In fact, there were more problems than those listed above. The main character was extremely passive and even ended up thinking she somehow deserved the neighbour’s revenge. This was clearly not true. Meanwhile the neighbour’s motives were a complete let down.
Many reviewers on Goodreads were in agreement. They also pointed out that the book was longer than it needed to be, there were boring bits, and none of the characters were likeable.
I did indeed feel that there was no one to like, other than the dog.
Yet the publisher had majorly hyped the book on the cover, making claims it could not live up to. Something that some of the reviewers also pointed out.
A decent developmental editor could have flagged these issues, encouraging the writer to develop a better motive for revenge on the part of the antagonist, cut out the unnecessary scenes and chapters, better flag up who the viewpoint character is at any one time, and address the passivity and general cluelessness of the MC.
None of this would have meant completely changing the book either. It would have led to a tighter plot, with faster pacing, and a more credible protagonist and antagonist.
No one in their right mind would notice their house was regularly being entered without changing the locks. Especially if they know the neighbour once had their keys.
The novel’s plot rested on a lack of psychological credibility and character cluelessness. The antagonist is not an especially clever person, so it was hard to see how she managed to know so much about what everyone was getting up to – which she could later reveal out of revenge.
The plot rested on weak decisions, massive holes, and a rotating viewpoint that possibly helped divert attention from the problems at times. There were genuinely gripping points in the book, which is why it was ultimately a let down. None of it was necessary. This was a debut novel and the writer would have benefited from a developmental editor who could have walked them through the weaknesses so they could have eliminated them one by one.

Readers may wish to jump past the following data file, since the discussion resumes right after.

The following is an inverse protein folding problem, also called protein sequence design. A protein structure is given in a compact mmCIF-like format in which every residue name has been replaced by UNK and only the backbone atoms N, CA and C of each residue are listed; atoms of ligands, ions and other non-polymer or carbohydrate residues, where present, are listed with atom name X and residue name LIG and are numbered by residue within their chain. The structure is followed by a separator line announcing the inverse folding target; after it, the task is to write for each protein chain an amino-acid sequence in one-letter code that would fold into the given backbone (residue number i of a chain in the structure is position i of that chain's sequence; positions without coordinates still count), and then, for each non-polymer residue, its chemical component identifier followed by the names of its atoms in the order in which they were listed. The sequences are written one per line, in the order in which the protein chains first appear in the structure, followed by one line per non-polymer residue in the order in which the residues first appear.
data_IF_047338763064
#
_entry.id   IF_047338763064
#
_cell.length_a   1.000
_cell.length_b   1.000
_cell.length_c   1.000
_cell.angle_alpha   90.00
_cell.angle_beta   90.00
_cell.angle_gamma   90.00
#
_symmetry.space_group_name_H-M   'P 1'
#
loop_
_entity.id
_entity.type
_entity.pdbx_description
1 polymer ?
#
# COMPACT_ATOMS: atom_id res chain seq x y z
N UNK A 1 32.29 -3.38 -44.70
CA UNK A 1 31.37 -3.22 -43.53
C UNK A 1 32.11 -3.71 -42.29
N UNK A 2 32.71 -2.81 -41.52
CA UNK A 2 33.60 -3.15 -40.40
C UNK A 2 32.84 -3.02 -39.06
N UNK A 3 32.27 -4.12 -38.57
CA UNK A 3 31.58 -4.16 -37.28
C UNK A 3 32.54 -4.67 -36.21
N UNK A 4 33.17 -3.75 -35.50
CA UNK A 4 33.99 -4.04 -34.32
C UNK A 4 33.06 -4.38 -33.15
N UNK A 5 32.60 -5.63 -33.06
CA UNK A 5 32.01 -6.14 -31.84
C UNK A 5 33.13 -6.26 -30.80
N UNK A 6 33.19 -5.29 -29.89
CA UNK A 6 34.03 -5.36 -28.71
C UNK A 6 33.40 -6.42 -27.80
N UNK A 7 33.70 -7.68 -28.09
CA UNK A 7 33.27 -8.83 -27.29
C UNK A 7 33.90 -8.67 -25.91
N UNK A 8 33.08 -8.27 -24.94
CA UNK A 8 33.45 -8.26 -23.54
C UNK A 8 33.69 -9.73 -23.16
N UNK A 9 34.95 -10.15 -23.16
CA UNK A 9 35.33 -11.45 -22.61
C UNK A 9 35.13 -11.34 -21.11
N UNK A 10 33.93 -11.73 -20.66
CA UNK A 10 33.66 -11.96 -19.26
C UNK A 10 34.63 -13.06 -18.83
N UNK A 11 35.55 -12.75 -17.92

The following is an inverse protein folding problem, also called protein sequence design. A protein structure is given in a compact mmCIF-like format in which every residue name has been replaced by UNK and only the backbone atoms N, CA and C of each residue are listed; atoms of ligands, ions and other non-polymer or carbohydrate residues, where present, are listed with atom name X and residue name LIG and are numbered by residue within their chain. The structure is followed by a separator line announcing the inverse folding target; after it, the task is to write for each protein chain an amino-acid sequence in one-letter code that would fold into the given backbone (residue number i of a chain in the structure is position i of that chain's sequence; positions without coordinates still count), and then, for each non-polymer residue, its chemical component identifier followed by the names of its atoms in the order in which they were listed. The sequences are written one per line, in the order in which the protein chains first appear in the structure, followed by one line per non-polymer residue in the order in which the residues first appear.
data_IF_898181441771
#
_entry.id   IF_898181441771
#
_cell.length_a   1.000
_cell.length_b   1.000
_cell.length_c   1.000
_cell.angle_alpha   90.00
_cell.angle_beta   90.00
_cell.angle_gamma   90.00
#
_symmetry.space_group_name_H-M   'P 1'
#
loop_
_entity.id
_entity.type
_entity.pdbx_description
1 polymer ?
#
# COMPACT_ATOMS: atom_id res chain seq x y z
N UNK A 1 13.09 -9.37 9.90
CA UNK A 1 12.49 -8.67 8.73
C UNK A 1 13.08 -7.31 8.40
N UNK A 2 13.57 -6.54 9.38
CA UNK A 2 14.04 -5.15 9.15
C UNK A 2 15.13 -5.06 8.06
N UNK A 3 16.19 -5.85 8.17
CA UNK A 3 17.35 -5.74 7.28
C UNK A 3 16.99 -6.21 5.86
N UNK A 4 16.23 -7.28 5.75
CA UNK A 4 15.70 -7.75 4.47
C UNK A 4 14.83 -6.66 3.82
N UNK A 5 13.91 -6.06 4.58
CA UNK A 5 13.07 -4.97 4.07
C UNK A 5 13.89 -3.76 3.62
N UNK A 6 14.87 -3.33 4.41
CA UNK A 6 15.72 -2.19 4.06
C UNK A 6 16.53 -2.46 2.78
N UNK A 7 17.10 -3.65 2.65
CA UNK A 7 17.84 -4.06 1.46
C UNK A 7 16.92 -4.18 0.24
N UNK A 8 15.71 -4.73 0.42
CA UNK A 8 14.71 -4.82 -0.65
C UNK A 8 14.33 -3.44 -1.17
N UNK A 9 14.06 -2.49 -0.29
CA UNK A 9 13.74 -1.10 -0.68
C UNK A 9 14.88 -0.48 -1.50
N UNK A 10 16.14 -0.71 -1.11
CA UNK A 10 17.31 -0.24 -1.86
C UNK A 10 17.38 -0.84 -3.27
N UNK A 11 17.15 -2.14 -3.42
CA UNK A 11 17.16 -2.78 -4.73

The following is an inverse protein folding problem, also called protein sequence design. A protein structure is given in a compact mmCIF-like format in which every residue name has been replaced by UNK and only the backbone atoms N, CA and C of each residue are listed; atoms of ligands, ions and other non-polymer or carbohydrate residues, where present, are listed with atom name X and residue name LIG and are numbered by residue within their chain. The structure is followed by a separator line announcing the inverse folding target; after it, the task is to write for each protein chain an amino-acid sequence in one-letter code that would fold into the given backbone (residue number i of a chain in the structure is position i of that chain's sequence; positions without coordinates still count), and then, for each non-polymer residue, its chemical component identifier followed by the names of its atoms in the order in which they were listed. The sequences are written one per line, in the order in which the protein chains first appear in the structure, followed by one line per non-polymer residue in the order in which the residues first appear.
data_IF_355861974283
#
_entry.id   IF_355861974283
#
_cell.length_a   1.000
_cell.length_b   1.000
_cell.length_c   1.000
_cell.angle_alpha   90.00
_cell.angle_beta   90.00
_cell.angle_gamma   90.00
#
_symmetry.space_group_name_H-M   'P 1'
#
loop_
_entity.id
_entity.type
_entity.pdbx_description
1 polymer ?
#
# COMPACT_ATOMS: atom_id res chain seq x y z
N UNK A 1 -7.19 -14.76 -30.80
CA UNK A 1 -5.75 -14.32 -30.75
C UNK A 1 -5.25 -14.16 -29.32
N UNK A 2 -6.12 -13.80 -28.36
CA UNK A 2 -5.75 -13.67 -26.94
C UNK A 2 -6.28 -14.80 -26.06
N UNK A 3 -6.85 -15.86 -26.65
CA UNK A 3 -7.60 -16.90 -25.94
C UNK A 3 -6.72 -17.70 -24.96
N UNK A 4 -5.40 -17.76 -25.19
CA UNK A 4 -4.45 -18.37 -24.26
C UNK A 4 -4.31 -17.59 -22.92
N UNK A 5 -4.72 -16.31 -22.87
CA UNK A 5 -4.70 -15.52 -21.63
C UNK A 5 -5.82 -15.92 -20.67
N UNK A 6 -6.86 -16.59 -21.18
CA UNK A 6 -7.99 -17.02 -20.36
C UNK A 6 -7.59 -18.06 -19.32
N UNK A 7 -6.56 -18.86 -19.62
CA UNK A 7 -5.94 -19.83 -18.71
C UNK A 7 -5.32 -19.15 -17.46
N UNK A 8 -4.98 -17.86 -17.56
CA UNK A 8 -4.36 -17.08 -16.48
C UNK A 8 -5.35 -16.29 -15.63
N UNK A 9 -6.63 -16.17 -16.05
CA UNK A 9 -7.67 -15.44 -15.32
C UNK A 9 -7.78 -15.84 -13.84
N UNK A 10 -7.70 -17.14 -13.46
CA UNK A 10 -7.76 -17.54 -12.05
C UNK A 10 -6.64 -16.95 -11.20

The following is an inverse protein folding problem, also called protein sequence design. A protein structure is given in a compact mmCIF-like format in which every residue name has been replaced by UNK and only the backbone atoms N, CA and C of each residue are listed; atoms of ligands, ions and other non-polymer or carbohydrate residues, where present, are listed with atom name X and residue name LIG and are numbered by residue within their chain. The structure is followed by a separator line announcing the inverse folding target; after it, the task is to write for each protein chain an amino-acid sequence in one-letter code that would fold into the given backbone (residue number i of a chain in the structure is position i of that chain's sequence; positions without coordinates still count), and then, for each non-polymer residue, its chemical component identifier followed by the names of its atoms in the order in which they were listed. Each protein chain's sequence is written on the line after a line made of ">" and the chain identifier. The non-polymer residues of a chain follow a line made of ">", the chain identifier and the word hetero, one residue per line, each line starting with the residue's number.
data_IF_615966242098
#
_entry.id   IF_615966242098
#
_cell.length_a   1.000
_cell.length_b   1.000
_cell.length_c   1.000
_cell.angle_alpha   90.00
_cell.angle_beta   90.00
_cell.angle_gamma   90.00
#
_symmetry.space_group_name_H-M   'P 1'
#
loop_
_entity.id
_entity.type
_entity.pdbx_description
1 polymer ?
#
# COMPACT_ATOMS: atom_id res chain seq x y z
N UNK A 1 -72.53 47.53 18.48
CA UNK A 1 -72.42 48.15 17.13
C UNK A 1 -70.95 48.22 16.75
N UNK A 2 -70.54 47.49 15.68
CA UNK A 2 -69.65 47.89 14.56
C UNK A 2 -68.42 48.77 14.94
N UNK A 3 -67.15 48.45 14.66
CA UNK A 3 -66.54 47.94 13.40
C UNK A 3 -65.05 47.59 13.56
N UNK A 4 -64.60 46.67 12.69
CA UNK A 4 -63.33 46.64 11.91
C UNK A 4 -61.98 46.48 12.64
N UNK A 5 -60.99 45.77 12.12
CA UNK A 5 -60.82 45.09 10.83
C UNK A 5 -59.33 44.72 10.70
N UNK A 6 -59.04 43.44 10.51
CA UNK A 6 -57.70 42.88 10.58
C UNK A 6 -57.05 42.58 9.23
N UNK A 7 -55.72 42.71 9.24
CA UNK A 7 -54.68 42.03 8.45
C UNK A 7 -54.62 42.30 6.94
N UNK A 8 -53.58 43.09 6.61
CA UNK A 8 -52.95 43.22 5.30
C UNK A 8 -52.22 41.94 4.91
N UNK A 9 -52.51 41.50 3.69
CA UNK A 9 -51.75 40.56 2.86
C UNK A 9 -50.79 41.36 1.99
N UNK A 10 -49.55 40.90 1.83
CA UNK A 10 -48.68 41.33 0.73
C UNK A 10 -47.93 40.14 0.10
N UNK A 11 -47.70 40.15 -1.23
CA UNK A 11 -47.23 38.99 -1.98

Having said that, some readers have given the novel four or five stars. But it was the one to three star reviewers who really summed up my own observations.
As to the exact nature of the edit that would have improved things – even a manuscript critique would have listed the issues and pointed out what to do about them. A developmental edit would have included margin comments next to the relevant parts of the novel.
The writer’s book was certainly good enough to get a publisher. But the publisher didn’t do the necessary work. And that wasn’t fair to the author, the book or its readers. But if editors are stretched, it’s not surprising that this can happen.
Are you an author looking for feedback on your novel? Are you concerned about plot holes, lack of character credibility, confusing viewpoints, or a weak ending? You can check out my services page below. I offer opening chapters edits for those who want a chunk of their novel edited for an affordable price. Otherwise, you can opt for a manuscript critique or a full developmental edit.
Developmental Fiction Editing Services – IndieCat Editorial